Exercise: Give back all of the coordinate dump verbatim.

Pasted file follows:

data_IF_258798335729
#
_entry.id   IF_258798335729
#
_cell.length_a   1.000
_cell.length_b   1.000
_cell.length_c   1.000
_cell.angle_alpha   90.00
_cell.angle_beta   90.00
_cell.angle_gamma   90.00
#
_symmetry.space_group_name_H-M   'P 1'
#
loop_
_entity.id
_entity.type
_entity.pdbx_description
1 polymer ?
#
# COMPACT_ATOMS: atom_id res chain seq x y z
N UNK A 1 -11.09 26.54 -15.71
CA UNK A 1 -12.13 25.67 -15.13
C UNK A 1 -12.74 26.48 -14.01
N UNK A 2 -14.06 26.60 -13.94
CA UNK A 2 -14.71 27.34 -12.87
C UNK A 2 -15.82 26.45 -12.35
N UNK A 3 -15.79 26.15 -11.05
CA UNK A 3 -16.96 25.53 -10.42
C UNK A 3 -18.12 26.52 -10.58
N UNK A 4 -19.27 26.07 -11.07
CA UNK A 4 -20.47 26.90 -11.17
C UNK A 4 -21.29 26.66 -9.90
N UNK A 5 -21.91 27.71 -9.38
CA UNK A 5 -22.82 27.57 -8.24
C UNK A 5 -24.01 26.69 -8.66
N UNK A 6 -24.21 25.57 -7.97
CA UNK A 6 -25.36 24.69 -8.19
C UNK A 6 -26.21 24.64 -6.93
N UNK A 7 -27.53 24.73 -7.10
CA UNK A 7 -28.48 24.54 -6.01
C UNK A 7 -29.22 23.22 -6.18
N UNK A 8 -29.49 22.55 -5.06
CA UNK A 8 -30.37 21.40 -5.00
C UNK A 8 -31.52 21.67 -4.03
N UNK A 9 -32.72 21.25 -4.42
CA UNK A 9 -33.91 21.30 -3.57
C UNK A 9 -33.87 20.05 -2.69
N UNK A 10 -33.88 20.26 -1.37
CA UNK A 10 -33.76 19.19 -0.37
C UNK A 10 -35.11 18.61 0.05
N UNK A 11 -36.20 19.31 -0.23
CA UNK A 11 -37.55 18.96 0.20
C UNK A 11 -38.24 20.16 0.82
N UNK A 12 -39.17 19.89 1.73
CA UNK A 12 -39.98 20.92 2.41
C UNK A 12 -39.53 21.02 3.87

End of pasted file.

data_IF_258798335729
#
_entry.id   IF_258798335729
#
_cell.length_a   1.000
_cell.length_b   1.000
_cell.length_c   1.000
_cell.angle_alpha   90.00
_cell.angle_beta   90.00
_cell.angle_gamma   90.00
#
_symmetry.space_group_name_H-M   'P 1'
#
loop_
_entity.id
_entity.type
_entity.pdbx_description
1 polymer ?
#
# COMPACT_ATOMS: atom_id res chain seq x y z
N UNK A 1 -11.09 26.54 -15.71
CA UNK A 1 -12.13 25.67 -15.13
C UNK A 1 -12.74 26.48 -14.01
N UNK A 2 -14.06 26.60 -13.94
CA UNK A 2 -14.71 27.34 -12.87
C UNK A 2 -15.82 26.45 -12.35
N UNK A 3 -15.79 26.15 -11.05
CA UNK A 3 -16.96 25.53 -10.42
C UNK A 3 -18.12 26.52 -10.58
N UNK A 4 -19.27 26.07 -11.07
CA UNK A 4 -20.47 26.90 -11.17
C UNK A 4 -21.29 26.66 -9.90
N UNK A 5 -21.91 27.71 -9.38
CA UNK A 5 -22.82 27.57 -8.24
C UNK A 5 -24.01 26.69 -8.66
N UNK A 6 -24.21 25.57 -7.97
CA UNK A 6 -25.36 24.69 -8.19
C UNK A 6 -26.21 24.64 -6.93
N UNK A 7 -27.53 24.73 -7.10
CA UNK A 7 -28.48 24.54 -6.01
C UNK A 7 -29.22 23.22 -6.18
N UNK A 8 -29.49 22.55 -5.06
CA UNK A 8 -30.37 21.40 -5.00
C UNK A 8 -31.52 21.67 -4.03
N UNK A 9 -32.72 21.25 -4.42
CA UNK A 9 -33.91 21.30 -3.57
C UNK A 9 -33.87 20.05 -2.69
N UNK A 10 -33.88 20.26 -1.37
CA UNK A 10 -33.76 19.19 -0.37
C UNK A 10 -35.11 18.61 0.05
N UNK A 11 -36.20 19.31 -0.23
CA UNK A 11 -37.55 18.96 0.20
C UNK A 11 -38.24 20.16 0.82
N UNK A 12 -39.17 19.89 1.73
CA UNK A 12 -39.98 20.92 2.41
C UNK A 12 -39.53 21.02 3.87